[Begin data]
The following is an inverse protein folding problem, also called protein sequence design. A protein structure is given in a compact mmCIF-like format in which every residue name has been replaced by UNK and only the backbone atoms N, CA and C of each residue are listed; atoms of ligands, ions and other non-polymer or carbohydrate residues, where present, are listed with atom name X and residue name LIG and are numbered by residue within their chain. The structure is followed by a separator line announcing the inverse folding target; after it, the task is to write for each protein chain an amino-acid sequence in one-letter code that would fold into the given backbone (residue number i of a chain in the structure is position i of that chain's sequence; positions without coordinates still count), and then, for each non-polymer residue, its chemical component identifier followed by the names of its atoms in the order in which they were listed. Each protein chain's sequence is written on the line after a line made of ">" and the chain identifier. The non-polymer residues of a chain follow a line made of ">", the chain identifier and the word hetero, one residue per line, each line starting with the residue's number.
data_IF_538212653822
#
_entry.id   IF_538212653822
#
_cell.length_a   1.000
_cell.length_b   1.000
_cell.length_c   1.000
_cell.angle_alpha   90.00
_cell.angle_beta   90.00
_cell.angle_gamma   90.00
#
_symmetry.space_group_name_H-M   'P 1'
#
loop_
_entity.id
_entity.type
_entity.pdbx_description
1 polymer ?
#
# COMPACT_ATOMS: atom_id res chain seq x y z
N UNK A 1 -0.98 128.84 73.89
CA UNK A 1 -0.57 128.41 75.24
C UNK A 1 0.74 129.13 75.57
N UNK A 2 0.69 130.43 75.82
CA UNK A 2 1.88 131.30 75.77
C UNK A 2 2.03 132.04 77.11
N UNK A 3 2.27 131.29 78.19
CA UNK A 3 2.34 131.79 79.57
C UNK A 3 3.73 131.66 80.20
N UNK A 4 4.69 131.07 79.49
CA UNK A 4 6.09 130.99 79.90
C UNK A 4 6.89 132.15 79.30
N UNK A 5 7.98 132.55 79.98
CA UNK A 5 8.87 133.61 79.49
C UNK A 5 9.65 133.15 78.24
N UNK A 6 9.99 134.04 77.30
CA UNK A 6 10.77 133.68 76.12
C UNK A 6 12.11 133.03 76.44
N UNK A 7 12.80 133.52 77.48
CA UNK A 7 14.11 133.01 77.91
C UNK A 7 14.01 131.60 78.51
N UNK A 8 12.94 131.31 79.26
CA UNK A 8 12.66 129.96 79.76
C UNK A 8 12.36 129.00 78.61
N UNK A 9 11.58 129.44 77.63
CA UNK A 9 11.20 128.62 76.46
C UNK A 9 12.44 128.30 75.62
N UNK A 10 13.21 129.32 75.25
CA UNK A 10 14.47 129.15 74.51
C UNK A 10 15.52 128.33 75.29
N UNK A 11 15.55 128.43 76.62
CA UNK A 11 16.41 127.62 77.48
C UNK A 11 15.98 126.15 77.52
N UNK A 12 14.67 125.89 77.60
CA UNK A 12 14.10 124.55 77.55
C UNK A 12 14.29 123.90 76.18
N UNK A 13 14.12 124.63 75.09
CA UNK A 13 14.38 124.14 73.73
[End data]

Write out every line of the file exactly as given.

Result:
The following is an inverse protein folding problem, also called protein sequence design. A protein structure is given in a compact mmCIF-like format in which every residue name has been replaced by UNK and only the backbone atoms N, CA and C of each residue are listed; atoms of ligands, ions and other non-polymer or carbohydrate residues, where present, are listed with atom name X and residue name LIG and are numbered by residue within their chain. The structure is followed by a separator line announcing the inverse folding target; after it, the task is to write for each protein chain an amino-acid sequence in one-letter code that would fold into the given backbone (residue number i of a chain in the structure is position i of that chain's sequence; positions without coordinates still count), and then, for each non-polymer residue, its chemical component identifier followed by the names of its atoms in the order in which they were listed. Each protein chain's sequence is written on the line after a line made of ">" and the chain identifier. The non-polymer residues of a chain follow a line made of ">", the chain identifier and the word hetero, one residue per line, each line starting with the residue's number.
data_IF_538212653822
#
_entry.id   IF_538212653822
#
_cell.length_a   1.000
_cell.length_b   1.000
_cell.length_c   1.000
_cell.angle_alpha   90.00
_cell.angle_beta   90.00
_cell.angle_gamma   90.00
#
_symmetry.space_group_name_H-M   'P 1'
#
loop_
_entity.id
_entity.type
_entity.pdbx_description
1 polymer ?
#
# COMPACT_ATOMS: atom_id res chain seq x y z
N UNK A 1 -0.98 128.84 73.89
CA UNK A 1 -0.57 128.41 75.24
C UNK A 1 0.74 129.13 75.57
N UNK A 2 0.69 130.43 75.82
CA UNK A 2 1.88 131.30 75.77
C UNK A 2 2.03 132.04 77.11
N UNK A 3 2.27 131.29 78.19
CA UNK A 3 2.34 131.79 79.57
C UNK A 3 3.73 131.66 80.20
N UNK A 4 4.69 131.07 79.49
CA UNK A 4 6.09 130.99 79.90
C UNK A 4 6.89 132.15 79.30
N UNK A 5 7.98 132.55 79.98
CA UNK A 5 8.87 133.61 79.49
C UNK A 5 9.65 133.15 78.24
N UNK A 6 9.99 134.04 77.30
CA UNK A 6 10.77 133.68 76.12
C UNK A 6 12.11 133.03 76.44
N UNK A 7 12.80 133.52 77.48
CA UNK A 7 14.11 133.01 77.91
C UNK A 7 14.01 131.60 78.51
N UNK A 8 12.94 131.31 79.26
CA UNK A 8 12.66 129.96 79.76
C UNK A 8 12.36 129.00 78.61
N UNK A 9 11.58 129.44 77.63
CA UNK A 9 11.20 128.62 76.46
C UNK A 9 12.44 128.30 75.62
N UNK A 10 13.21 129.32 75.25
CA UNK A 10 14.47 129.15 74.51
C UNK A 10 15.52 128.33 75.29
N UNK A 11 15.55 128.43 76.62
CA UNK A 11 16.41 127.62 77.48
C UNK A 11 15.98 126.15 77.52
N UNK A 12 14.67 125.89 77.60
CA UNK A 12 14.10 124.55 77.55
C UNK A 12 14.29 123.90 76.18
N UNK A 13 14.12 124.63 75.09
CA UNK A 13 14.38 124.14 73.73